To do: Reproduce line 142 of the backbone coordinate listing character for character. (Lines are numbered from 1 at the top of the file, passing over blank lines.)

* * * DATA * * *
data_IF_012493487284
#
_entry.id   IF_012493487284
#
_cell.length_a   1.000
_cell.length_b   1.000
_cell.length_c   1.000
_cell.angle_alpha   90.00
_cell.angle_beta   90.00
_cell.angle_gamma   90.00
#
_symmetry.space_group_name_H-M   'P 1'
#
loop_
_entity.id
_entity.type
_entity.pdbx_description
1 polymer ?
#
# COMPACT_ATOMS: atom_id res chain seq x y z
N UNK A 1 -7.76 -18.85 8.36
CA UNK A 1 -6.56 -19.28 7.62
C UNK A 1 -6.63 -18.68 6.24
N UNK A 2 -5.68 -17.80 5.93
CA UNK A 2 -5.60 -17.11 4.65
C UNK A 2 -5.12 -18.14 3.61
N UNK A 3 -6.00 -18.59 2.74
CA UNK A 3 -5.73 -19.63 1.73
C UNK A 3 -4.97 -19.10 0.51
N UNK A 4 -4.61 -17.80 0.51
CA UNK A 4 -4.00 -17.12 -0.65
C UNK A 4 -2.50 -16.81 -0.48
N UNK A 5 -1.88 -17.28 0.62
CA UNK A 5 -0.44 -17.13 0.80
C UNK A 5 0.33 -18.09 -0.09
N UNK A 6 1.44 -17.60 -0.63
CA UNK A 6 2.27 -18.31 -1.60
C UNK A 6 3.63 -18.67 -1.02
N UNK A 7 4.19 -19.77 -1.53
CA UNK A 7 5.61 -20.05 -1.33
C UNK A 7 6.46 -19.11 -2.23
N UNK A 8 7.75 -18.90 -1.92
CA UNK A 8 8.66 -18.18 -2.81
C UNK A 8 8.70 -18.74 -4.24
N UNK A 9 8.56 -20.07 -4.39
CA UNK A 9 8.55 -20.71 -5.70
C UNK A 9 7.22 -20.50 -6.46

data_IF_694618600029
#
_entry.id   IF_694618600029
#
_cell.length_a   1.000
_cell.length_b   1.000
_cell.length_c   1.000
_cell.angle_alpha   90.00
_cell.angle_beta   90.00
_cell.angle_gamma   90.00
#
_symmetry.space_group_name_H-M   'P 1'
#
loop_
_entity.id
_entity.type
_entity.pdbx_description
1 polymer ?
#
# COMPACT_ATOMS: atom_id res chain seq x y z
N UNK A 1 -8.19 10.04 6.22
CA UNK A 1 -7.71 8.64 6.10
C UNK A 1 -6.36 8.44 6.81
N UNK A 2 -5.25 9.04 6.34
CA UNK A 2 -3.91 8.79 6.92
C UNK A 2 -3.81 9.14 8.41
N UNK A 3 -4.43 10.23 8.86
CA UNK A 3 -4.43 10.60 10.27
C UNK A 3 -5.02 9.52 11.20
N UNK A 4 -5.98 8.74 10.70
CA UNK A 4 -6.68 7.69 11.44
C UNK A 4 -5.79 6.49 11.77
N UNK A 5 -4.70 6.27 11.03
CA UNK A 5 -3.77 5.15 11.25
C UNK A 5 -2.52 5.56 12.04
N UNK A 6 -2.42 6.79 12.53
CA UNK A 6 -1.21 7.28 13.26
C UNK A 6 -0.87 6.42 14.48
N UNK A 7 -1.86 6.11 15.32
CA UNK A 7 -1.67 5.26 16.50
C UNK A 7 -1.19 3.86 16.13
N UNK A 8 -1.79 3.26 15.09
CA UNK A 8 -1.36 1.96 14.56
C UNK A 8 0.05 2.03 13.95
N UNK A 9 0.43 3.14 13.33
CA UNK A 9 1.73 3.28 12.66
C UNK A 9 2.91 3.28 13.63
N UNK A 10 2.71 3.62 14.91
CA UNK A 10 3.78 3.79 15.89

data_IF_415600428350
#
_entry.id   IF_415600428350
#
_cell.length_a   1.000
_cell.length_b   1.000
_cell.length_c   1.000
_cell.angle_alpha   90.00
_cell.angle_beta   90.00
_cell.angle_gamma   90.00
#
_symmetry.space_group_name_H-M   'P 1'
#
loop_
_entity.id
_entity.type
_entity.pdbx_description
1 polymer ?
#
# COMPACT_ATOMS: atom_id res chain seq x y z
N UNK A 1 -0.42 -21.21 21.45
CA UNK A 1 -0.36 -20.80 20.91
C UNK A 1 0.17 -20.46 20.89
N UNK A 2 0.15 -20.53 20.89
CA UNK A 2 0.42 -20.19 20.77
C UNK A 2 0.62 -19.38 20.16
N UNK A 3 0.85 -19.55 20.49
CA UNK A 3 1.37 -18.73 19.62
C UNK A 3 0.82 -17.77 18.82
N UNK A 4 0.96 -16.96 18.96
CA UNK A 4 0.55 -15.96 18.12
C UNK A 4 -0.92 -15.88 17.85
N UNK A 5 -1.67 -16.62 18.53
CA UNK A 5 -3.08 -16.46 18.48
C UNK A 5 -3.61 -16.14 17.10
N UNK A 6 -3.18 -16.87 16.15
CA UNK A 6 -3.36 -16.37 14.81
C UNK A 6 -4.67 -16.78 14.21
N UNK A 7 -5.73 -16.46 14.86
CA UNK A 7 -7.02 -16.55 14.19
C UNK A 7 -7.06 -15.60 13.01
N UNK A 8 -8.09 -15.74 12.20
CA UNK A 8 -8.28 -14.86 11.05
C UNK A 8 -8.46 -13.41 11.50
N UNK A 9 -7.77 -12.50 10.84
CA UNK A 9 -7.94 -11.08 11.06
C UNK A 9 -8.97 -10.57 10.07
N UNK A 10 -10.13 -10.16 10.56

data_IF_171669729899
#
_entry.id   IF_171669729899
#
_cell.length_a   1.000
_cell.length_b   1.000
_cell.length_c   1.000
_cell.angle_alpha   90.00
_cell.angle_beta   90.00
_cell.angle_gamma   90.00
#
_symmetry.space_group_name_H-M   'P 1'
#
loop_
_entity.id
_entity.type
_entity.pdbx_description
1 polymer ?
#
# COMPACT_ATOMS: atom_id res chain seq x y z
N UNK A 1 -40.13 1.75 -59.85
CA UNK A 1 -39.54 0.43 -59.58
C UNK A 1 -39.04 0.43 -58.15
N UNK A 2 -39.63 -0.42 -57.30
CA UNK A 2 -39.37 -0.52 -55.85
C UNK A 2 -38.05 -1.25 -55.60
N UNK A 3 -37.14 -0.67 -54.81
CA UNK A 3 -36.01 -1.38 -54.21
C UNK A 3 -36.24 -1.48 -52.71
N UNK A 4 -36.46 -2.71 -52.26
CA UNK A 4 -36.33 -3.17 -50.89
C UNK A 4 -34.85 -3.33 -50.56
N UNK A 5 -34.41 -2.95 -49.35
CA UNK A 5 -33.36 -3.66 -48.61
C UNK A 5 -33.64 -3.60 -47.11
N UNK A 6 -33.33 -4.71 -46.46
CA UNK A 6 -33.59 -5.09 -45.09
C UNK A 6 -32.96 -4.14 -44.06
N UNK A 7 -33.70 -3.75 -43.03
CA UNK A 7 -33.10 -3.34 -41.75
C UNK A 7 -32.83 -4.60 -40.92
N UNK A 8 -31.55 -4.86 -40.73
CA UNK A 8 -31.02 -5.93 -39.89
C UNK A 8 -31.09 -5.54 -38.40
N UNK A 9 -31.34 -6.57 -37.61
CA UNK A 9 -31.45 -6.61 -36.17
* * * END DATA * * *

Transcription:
CA UNK A 9 -7.94 -11.08 11.06